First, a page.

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Presenter: Let’s talk about the hoodie. The hoodie is a symbol of comfort, something that I throw on because I’m feeling lazy that day. For something that started as a really basic piece of sportswear, the hoodie is everywhere: college campuses, the workplace, concerts, protests. How’d that happen? The hoodie is an example of how fashion can contain important different social contexts.
Hoods have been around forever. If we were just talking about the origin of hoods, you’d probably have to travel back in time. But the hooded sweatshirt is much more recent. It was developed in the 1920s by Champion sports apparel. Athletes would complain about their heads feeling cold. It probably contributed to that myth that 50 to 70 per cent of body heat is lost out of your head. That’s been debunked. You see, Mom, I told you! So Champion added a hood to their cotton sweatshirts, but they weren’t able to patent the hood, making it open season for other designers to explore.
This new sweatshirt caught on immediately, especially on college campuses. One thing the hoodie works really well for is custom graphic printing. It’s like this blank canvas that you can plaster with your sorority, university name or team mascot – pretty much anything that you want.
The popularity of this sporty casual item even caught the eye of designers like Coco Chanel, who began using textiles like jersey to make more sportswear-inspired clothing in the 1920s. Sportswear got another fashion push in the ’80s from designers like Norma Kamali and continues today. Just look at the current ‘athleisure’ trend. Hoodies stopped showing up exclusively on athletes and started showing up on everyone – myself included. That’s the thing about the hoodie. It wasn’t designed to be flashy, just comfortable.
It’s a very democratic piece of clothing. That universal appeal is also probably why the hoodie occasionally has such different cultural connotations. For example, a hood provides a degree of anonymity, a feature that comes in handy when you’re trying to duck authorities. Say you were a skateboarder trying to find a cool spot to skate, or a graffiti artist trying to avoid being ID’d. The hoodie was a useful tool in exploring these artistic expressions that occasionally required bending the law.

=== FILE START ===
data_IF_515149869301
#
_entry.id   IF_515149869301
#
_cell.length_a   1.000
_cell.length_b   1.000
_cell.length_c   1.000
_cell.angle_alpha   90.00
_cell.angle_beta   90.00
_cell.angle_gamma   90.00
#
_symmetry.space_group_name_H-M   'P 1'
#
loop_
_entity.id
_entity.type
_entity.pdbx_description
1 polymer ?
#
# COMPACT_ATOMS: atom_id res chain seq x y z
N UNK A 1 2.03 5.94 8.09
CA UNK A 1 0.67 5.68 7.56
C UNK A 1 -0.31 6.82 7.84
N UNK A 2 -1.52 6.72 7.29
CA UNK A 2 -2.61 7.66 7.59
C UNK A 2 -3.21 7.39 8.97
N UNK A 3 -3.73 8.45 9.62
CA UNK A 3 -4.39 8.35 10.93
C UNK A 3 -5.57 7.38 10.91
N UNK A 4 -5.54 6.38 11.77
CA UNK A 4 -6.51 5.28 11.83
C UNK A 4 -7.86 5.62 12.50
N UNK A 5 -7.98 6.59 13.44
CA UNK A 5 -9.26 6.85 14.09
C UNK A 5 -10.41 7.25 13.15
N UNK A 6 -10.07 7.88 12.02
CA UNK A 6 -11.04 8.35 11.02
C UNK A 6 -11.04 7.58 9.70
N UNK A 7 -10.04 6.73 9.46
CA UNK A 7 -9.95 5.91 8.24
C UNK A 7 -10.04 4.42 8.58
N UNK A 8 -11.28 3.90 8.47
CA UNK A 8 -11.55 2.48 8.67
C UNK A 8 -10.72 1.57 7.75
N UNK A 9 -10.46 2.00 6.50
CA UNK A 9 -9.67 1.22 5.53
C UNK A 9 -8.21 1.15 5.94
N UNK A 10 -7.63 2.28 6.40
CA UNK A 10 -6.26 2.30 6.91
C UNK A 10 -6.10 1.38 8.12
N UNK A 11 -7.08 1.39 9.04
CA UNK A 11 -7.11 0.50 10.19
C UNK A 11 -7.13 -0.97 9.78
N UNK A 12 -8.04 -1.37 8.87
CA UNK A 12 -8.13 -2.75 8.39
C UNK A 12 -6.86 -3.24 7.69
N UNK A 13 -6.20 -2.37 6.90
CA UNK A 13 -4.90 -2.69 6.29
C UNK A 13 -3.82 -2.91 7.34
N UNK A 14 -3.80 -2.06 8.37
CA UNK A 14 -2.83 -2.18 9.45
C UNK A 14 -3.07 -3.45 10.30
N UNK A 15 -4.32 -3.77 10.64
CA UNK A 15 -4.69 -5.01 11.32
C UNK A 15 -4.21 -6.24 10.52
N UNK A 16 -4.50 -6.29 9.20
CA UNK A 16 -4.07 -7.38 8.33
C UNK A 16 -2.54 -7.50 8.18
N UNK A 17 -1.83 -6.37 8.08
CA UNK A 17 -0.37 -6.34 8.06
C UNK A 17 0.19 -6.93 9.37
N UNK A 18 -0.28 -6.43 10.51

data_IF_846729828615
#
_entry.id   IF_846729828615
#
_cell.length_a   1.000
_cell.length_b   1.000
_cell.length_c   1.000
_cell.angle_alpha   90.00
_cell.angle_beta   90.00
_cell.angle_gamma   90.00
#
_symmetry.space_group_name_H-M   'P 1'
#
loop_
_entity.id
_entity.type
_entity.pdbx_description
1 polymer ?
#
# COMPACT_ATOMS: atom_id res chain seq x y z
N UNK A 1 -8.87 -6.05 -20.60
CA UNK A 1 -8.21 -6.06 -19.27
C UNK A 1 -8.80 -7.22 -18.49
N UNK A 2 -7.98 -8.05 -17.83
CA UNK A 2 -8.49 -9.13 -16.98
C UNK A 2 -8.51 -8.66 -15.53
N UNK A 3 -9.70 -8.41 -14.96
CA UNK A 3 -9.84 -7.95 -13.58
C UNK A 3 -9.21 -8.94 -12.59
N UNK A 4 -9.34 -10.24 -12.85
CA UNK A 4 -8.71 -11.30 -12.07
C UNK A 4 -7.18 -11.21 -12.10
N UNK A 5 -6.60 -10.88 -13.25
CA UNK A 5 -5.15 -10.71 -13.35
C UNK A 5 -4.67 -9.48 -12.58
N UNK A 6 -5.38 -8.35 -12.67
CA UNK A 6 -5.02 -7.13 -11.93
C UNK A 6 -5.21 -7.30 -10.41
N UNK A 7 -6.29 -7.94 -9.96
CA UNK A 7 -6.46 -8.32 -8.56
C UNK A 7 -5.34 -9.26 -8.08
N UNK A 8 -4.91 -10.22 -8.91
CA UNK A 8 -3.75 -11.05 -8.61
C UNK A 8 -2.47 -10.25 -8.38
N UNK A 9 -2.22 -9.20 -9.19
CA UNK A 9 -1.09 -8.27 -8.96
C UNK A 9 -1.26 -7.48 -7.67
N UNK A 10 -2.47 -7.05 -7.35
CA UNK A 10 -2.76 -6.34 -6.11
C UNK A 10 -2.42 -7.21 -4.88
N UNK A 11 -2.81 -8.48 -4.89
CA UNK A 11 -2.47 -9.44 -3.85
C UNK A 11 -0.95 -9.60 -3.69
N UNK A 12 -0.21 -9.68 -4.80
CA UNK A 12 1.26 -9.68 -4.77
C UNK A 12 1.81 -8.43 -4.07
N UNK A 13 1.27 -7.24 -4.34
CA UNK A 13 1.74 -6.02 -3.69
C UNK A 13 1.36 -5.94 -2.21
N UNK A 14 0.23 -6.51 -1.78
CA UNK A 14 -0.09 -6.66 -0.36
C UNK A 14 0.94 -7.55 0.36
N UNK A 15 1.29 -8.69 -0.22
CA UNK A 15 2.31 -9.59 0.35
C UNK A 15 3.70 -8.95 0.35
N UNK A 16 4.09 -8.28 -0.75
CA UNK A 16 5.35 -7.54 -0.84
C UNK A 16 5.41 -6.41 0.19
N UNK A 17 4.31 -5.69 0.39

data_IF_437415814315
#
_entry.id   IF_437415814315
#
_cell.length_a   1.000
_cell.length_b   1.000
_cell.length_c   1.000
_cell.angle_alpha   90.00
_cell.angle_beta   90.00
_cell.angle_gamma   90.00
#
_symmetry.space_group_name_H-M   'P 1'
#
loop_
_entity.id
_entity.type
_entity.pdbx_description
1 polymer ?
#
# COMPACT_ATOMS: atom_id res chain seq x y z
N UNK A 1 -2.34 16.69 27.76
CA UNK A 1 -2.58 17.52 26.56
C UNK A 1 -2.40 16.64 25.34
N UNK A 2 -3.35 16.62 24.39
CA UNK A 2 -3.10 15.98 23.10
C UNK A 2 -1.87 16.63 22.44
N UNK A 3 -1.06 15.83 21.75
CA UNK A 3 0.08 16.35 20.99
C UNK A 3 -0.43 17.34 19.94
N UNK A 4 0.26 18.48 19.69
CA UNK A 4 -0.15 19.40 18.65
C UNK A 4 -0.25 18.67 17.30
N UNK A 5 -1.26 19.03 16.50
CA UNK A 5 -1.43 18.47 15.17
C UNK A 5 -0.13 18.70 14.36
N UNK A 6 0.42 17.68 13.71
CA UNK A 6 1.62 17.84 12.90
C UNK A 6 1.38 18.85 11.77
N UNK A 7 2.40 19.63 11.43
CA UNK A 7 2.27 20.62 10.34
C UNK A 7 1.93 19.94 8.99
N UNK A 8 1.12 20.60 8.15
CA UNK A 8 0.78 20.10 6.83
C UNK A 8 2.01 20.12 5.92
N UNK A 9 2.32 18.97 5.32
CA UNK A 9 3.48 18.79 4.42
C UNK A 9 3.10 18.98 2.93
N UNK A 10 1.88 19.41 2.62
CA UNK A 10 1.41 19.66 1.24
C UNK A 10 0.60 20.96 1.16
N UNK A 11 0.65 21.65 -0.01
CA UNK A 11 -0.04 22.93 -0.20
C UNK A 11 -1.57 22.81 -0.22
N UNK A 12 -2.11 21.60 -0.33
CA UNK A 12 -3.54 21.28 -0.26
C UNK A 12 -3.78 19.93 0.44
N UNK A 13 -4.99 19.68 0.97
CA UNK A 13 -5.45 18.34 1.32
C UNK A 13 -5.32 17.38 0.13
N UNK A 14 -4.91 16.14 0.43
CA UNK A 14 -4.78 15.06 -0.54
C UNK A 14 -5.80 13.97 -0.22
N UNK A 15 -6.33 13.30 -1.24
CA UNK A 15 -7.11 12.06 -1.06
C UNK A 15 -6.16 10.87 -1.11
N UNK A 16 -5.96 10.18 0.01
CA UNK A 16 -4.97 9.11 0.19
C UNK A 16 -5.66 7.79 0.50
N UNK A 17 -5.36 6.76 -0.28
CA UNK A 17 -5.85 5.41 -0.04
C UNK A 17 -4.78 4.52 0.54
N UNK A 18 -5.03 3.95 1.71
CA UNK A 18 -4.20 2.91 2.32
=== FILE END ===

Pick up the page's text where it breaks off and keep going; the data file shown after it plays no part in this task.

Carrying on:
Presenter: So at the same time you have models wearing hoodies down a runway, you have people calling to outlaw hoodies in public places. And this dichotomy between casual sportswear and banned clothing can clash in a big way.
That’s what happened when a call to the police reported Trayvon Martin, an unarmed teen, as a suspicious character based merely on the combination of his skin colour and a hoodie. Trayvon’s hoodie acted as a blank canvas that his killer used to project his suspicion. Millions have pointed out that only two months after the Trayvon incident, Mark Zuckerberg made news by wearing a hoodie to a big meeting with Wall Street investors. There’s no reason why Mark Zuckerberg or I should be able to wear a hoodie, but someone else can’t.
The hoodie provides this really unique look at the flexibility of fashion, how society can take an item of clothing and can apply different cultural meanings. For me, the hoodie represents comfort and a unique slice of fashion available to everybody.
Do you often wear hoodies? What are the most popular items of clothing in your country?